Sleeping for longer each night could help reduce intake of sugary foods and lead to a generally healthier diet.

That's according to a King's College London study.

Some figures suggest more than a third of adults in the UK are not getting enough sleep.

But it remains a modifiable risk factor for various conditions, including obesity and cardio-metabolic disease.

This randomised controlled trial looked at the feasibility of increasing sleep hours in adults who typically slept for less than the recommended minimum for adults of seven hours.

Alongside this, the researchers undertook a pilot investigation that looked at the impact of increasing sleep hours on nutrient intake. They found that extending sleep patterns resulted in a 10-gram reduction in reported intake of free sugars compared to baseline levels. The researchers also noticed trends for reduced intake of total carbohydrates reported by the sleep extension group.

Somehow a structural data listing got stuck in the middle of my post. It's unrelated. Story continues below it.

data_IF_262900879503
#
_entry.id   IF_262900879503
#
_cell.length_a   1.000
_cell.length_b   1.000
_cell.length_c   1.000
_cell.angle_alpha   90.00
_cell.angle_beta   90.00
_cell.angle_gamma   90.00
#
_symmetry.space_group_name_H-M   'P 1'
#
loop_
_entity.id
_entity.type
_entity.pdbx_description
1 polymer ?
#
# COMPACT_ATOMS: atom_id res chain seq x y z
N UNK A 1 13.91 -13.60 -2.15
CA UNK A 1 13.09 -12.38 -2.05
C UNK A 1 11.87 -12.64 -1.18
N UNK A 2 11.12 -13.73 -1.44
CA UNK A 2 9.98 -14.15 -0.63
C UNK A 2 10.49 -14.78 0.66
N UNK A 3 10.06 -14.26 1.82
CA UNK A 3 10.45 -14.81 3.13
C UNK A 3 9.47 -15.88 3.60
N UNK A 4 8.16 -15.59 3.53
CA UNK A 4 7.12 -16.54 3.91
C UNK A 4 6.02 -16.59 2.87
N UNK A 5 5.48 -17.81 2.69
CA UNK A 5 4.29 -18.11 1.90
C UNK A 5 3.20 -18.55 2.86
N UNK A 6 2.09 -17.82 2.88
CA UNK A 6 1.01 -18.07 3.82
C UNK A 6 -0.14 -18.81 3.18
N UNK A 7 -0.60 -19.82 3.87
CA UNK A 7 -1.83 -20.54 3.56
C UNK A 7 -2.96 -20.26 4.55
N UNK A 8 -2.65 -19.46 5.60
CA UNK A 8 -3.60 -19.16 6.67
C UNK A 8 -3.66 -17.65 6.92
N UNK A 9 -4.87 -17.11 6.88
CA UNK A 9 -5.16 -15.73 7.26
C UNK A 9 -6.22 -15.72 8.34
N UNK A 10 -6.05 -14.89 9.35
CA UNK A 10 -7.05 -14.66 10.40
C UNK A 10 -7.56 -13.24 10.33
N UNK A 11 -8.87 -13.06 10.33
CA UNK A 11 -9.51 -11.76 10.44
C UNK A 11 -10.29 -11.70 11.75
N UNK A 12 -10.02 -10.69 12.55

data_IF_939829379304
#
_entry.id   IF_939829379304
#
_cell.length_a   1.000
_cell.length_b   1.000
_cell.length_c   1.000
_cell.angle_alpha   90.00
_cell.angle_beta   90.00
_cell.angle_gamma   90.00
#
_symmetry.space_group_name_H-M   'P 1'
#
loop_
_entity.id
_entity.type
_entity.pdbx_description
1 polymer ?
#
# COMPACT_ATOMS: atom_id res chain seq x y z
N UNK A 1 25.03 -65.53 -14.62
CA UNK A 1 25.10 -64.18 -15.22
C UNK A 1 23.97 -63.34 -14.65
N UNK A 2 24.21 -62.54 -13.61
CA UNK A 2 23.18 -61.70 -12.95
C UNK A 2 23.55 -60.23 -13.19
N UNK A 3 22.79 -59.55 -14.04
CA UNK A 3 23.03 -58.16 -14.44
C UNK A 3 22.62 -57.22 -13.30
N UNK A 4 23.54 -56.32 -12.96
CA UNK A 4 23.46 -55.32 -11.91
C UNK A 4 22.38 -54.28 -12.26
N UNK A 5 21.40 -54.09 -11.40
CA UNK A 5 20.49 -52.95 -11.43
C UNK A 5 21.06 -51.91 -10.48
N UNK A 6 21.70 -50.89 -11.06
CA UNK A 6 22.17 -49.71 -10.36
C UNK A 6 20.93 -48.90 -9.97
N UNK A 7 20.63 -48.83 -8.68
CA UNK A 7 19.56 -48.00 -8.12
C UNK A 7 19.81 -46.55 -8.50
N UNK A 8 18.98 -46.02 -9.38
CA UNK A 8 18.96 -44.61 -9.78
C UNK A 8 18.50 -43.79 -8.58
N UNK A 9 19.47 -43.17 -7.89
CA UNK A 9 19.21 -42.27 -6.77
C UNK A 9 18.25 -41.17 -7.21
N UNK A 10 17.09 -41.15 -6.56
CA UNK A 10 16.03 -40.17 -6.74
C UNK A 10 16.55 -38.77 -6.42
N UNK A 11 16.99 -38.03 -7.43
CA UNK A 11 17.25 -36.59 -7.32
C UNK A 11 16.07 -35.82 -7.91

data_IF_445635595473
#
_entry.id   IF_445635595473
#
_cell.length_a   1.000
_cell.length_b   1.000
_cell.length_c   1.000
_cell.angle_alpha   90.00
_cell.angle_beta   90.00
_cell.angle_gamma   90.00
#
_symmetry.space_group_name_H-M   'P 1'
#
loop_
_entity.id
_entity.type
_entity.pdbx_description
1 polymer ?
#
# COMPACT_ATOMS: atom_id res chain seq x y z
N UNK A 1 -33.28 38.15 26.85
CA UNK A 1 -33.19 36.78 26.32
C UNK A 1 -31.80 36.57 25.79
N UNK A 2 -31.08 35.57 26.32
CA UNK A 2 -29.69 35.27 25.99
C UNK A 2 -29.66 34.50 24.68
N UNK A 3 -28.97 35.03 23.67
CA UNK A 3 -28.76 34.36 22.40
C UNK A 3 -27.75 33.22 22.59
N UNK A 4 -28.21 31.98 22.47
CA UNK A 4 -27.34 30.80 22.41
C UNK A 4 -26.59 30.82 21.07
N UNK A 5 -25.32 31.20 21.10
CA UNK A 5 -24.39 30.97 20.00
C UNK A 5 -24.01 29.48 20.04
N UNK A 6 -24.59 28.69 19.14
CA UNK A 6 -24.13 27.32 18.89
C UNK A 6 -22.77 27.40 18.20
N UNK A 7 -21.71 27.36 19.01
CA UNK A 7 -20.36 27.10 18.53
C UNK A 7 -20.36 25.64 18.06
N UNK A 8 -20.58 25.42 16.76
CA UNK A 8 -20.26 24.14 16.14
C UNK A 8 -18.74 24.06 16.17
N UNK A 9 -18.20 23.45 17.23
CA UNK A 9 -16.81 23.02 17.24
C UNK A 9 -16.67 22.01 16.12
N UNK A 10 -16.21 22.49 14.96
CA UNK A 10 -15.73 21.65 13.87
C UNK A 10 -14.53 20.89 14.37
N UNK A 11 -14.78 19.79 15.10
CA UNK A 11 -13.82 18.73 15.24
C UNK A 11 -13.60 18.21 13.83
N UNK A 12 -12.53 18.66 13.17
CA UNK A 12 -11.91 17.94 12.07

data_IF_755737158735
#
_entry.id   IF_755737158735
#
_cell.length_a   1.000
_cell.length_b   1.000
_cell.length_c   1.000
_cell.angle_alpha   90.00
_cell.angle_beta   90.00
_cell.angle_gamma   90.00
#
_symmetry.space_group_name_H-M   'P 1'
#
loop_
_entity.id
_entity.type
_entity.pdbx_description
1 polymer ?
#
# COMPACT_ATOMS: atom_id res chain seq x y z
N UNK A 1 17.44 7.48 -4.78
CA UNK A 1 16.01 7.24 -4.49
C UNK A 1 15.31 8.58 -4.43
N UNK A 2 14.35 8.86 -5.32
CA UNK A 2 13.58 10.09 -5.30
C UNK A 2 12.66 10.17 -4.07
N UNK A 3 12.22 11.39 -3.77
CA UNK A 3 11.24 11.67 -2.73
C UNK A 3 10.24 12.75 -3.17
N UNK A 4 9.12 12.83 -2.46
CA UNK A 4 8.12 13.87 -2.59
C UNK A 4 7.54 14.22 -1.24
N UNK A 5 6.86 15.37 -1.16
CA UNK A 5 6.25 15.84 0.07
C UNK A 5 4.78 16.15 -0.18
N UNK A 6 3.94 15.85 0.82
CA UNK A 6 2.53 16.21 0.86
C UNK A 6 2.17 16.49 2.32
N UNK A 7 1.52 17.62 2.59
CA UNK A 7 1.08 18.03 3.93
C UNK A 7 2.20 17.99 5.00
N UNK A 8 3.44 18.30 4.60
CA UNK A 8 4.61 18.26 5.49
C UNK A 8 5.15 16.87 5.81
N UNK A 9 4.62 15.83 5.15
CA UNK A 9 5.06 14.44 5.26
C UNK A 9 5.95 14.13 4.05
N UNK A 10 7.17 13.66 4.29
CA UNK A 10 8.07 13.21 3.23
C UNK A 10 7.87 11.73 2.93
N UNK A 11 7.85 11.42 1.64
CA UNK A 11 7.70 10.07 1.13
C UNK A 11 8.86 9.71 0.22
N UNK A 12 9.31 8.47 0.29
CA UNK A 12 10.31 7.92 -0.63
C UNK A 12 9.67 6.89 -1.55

The principal investigator, Dr Wendy Hall, from the Department of Nutritional Sciences observed: 'The fact that extending sleep led to a reduction in intake of free sugars, by which we mean the sugars that are added to foods by manufacturers or in cooking at home as well as sugars in honey, syrups and fruit juice, suggests that a simple change in lifestyle may really help people to consume healthier diets.'

The study is published in the American Journal of Clinical Nutrition.